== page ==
Hyperextensions (Back Extensions) Exercise Guide

Hyperextensions are an important exercise that works the joint beyond its normal range of motion and is particularly effective in improving strength, mobility, and control of the muscles running the posterior chain (back of the body). Hyperextensions primarily work the lower back muscles (erector spinae) and to a lesser degree the gluteus Maximus and hamstrings. 

The Best Reverse Hyperextensions-How To Bulletproof Your Spine

How To Do a Hyperextension Correctly

Setting Up

Lie facing down on the hyperextension bench and position your feet securely tucked under the footpads. Adjust the upper pad so that it’s just below your hip bone to allow you to bend forward in full range. Start with your body in a straight line and your arms crossed in front of you. This is the starting position.


Begin by slowly bending your torso forward until it’s about perpendicular to the floor or as far as you can go. Make sure to keep your back flat – arching or rounding your back may cause strain on your spine.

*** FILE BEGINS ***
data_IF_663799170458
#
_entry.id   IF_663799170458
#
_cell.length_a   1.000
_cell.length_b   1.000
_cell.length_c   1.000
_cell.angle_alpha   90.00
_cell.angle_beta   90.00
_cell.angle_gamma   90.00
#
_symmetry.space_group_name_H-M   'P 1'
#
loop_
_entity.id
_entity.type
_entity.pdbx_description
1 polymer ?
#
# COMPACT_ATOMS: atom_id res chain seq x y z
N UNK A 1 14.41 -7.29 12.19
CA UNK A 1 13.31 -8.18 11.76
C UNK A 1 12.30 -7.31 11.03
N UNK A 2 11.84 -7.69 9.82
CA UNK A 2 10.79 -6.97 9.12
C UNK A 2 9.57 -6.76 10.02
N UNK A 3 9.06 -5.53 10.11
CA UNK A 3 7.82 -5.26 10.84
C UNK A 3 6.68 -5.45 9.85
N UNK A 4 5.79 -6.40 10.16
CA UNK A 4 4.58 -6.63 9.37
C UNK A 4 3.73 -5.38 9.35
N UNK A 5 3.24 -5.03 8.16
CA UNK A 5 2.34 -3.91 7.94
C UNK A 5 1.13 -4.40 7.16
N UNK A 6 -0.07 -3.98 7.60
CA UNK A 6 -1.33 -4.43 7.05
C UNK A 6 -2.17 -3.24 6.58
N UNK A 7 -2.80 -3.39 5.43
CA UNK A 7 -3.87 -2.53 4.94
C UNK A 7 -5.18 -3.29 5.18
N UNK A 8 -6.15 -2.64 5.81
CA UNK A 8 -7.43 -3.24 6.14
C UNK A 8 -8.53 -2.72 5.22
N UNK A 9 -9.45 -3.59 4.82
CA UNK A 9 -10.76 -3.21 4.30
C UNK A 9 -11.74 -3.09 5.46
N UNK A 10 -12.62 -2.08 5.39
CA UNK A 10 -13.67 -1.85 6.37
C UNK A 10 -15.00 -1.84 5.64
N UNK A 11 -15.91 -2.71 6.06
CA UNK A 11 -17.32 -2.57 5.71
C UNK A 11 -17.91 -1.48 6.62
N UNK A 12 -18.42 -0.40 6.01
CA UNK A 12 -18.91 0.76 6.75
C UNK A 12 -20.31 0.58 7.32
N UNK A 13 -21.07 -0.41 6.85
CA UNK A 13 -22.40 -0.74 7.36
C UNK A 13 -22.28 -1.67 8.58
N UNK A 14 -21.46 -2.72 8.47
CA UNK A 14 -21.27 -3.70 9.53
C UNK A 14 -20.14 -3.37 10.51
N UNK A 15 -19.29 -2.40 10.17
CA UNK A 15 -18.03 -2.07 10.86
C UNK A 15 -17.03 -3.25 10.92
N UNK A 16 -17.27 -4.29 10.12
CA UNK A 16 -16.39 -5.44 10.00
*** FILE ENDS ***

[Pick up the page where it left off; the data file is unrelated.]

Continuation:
Pause for 1-2 seconds in this position before slowly raising your torso back up to the initial position. Inhale as you do so. Repeat for the desired number of reps.


  • Keep the tension on your back throughout the entire movement. This will ensure that you are targeting the correct muscles and will allow you to get the most out of this exercise.
  • Perform hyperextensions with slow and controlled movements.
  • Make sure you take a break between sets for your muscles to recover properly, as over-exertion can lead to muscle soreness
  • Maintain good posture and correct form when performing hyperextension. Avoid arching or rounding your back as this may cause unwanted strains or injuries.


  • Strengthens lower back muscles, which may help relieve low back pain
  • Tones lower back and core
  • Improves posture, giving you a better physical performance and a healthier appearance
  • Improves stability and flexibility of the spine

Illustrated Guide

How to do hyperextensions

Muscles Worked by Hyperextensions

Primary Muscles

  • Erector Spinae